Supporters of the theory that a fetus becomes a human being only after birth allude to a passage of Exodus (21:22) in which two men are fighting and one accidentally bumps into a pregnant woman, causing her to miscarry. As punishment, the man must pay the woman’s husband damages comparable to those incurred for injuring a limb or other body part, says David Golinkin, a Conservative rabbi and president of the Schechter Institute of Jewish Studies in Jerusalem, who points out that the man is not accused of murder, which would be punishable by death. Golinkin agrees with Fox that abortion can be performed if it becomes clear that a baby is endangering its mother’s life.

On the other hand, halakha does provide for the view that abortion is comparable to murder in the sense that the fetus possesses the potential to become a human being, says Golinkin. He cites the Talmudic source, Arakin 7a, which states that if a pregnant woman dies on Shabbat, you are allowed to violate Shabbat — which is reserved only for saving another life — by performing a Cesarean section to save the life of the baby.

“A knife may be carried on the Sabbath in order to aid in the delivery of a child,” Yoma 85b reads.

And while halakha is based on a religious-ethic system of logic, it has also been linked to sociological arguments. As far back as the 17th century, Golinkin says, rabbis, probably outraged at seeing wholesale abortion being used as a type of birth control, adopted a stricter view.

Yet, “because the fetus is not a nefesh, there are rabbis who were also more lenient,” he says, by expanding the “threat to the mother’s wellbeing” to include both the physical and psychological. Rabbi Golinkin points to several 17th century precedents, such as the ruling of Rabbi Joseph Hakim of Baghdad, who decided that a woman who was involved in impure relations, such as rape or adultery, was allowed to have an abortion because she risked the stress of being exiled from her community and of her child being marked a bastard.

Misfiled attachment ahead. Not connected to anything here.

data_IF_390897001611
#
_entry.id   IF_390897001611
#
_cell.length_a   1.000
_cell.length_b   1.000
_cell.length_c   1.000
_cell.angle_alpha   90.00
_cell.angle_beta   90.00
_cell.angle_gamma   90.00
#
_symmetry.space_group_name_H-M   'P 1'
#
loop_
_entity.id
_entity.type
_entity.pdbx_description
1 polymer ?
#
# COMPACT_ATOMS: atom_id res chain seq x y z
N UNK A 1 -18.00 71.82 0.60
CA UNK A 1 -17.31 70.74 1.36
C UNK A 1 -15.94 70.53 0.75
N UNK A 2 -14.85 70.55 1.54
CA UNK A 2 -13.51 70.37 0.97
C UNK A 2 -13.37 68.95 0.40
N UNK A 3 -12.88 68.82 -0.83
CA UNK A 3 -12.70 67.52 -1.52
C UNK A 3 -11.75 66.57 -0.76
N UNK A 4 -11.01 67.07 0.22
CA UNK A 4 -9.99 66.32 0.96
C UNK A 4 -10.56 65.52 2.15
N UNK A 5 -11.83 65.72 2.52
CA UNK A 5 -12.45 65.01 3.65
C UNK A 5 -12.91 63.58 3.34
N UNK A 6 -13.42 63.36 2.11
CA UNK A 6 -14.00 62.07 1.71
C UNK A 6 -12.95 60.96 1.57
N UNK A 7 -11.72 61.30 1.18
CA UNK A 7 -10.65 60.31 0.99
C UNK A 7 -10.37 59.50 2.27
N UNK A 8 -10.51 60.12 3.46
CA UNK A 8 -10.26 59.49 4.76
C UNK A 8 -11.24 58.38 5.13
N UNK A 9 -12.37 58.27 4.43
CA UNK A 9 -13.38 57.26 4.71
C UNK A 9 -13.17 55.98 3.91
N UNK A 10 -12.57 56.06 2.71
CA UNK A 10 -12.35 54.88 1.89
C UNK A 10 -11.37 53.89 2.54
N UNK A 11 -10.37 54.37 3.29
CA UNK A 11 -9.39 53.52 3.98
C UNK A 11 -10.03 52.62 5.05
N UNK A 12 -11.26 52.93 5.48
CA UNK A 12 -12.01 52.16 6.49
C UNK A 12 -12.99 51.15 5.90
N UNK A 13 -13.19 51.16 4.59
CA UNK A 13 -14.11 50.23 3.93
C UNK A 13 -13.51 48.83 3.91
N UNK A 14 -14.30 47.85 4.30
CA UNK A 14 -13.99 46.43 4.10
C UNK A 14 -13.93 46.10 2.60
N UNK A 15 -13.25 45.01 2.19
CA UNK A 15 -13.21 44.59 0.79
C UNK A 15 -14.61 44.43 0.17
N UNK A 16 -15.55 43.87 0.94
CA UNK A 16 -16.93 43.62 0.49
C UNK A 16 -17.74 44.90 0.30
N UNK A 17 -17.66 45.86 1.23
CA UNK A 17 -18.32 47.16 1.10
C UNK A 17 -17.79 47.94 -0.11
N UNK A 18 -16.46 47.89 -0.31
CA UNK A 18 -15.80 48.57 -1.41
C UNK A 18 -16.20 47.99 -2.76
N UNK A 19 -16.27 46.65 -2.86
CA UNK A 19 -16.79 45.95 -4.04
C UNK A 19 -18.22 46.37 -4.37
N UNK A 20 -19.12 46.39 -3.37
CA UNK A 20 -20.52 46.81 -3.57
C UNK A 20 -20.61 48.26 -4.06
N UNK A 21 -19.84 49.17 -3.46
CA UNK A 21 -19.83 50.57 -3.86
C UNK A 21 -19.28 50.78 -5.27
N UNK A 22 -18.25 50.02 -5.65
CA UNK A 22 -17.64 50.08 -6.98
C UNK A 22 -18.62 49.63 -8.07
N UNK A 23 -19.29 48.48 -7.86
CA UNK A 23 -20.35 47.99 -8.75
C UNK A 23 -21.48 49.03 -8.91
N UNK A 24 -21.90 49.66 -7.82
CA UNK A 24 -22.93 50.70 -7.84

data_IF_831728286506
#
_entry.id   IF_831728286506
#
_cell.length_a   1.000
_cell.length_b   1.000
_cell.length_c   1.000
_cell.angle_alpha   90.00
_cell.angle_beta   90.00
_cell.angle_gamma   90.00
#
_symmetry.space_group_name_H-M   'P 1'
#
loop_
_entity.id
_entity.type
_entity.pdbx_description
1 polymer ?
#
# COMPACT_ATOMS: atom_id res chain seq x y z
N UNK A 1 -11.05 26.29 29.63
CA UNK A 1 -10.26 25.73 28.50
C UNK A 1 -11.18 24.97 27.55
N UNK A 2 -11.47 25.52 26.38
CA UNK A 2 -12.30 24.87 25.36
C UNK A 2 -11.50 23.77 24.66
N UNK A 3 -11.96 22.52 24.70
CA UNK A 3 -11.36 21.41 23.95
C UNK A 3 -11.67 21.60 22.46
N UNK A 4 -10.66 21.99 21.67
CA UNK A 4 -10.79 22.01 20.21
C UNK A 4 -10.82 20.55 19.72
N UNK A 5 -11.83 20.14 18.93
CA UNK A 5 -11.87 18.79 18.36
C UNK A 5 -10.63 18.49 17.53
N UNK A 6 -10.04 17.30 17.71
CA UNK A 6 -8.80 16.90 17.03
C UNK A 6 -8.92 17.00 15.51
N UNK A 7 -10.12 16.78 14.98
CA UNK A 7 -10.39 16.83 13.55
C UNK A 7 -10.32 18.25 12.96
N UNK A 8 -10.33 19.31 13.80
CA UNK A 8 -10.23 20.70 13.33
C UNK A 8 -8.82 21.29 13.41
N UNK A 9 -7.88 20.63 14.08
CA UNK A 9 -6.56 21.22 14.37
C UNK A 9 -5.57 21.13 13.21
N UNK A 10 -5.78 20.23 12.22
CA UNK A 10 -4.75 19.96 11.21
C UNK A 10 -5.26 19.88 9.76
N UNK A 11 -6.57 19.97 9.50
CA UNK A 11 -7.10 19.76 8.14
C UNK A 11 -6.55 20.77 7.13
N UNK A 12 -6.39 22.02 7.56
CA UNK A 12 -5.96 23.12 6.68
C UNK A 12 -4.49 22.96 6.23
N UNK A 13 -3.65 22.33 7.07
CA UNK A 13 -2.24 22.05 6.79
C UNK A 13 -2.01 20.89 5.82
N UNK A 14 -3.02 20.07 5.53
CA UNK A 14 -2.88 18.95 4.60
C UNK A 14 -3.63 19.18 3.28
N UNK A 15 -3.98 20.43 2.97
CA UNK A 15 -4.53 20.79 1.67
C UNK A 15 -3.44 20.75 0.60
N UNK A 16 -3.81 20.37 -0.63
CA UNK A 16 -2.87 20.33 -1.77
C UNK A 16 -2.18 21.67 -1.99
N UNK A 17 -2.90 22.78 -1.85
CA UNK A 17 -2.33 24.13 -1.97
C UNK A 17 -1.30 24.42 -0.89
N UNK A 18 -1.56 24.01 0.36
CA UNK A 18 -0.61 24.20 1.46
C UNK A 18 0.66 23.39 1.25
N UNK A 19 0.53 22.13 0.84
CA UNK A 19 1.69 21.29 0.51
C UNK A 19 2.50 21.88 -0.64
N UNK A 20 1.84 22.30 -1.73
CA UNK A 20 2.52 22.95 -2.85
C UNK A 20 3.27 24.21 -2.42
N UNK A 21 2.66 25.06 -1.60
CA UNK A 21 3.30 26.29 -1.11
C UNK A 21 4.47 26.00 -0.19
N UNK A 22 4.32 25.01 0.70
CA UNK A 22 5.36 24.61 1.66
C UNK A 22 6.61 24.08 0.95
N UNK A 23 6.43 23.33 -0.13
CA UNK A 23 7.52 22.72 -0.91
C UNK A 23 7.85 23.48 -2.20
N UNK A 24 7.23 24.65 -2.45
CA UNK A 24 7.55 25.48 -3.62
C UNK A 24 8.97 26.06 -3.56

The mother’s despair is also taken into consideration if her child is discovered to be ill with a severe impairment or genetic disorder. While some rabbis approve abortion for a “defective” fetus within the first trimester, Lithuanian Orthodox Rabbi Moshe Feinstein, considered a critical halakhic voice on the issue, asserted that the operation is forbidden in cases of abnormality, as Judaism does not differentiate between souls.

While halakhic opinions resist neat categorization, most rabbis agree that “in Judaism, a woman is not in charge of her body, as the body belongs to God,” says Rabbi Yaakov Warhaftig, of the Modern Orthodox Nishmat Torah Study for Women Center in Jerusalem.

And while Israel’s new law reflects one of a number of positions in the halakhic tradition, Warhaftig worries that it may take too lightly the implications of such a decision, and, “even, bring about other types of murder.”

In the Jewish state, the halakhic principle that abortion should be allowed only as a last resort does play a role in legislation. Abortion is considered legal and is included in the “health basket” of state subsidized procedures under the condition that the woman receives approval by a committee, which is granted in the overwhelming majority of cases.

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Reuters
Moti Milrod